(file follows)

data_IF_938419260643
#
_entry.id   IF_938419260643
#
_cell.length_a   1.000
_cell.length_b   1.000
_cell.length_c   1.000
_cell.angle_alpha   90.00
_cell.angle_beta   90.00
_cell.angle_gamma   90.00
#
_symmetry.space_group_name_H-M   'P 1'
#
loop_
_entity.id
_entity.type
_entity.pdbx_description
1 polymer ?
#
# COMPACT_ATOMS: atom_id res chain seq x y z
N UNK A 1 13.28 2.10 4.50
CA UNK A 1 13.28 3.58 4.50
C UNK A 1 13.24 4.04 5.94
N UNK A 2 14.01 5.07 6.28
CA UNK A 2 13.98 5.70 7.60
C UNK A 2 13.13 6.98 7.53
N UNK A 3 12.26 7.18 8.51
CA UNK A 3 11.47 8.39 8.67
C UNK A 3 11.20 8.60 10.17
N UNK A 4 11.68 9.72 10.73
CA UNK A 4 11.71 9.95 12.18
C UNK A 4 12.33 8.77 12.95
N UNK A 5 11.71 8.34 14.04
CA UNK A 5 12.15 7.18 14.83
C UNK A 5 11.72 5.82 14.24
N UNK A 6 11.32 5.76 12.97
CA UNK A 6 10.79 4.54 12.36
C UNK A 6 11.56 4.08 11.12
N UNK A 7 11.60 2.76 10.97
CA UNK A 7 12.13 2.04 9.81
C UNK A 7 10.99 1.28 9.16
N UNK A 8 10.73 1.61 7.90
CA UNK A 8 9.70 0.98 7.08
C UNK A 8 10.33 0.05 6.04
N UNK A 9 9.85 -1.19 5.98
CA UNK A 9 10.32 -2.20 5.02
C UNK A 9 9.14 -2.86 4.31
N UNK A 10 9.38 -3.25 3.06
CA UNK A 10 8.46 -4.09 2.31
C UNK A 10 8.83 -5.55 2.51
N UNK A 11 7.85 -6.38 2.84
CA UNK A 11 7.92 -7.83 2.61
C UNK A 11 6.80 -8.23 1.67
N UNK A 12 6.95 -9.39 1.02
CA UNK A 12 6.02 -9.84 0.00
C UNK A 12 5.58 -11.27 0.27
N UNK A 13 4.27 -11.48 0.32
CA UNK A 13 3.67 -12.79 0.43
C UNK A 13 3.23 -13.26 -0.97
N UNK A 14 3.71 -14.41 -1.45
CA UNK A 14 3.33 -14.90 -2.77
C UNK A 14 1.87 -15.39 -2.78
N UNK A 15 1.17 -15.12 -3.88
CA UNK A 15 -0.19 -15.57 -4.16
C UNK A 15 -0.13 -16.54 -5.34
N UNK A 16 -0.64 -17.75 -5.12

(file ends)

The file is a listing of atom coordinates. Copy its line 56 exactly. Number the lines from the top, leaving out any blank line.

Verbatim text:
C UNK A 12 5.58 -11.27 0.27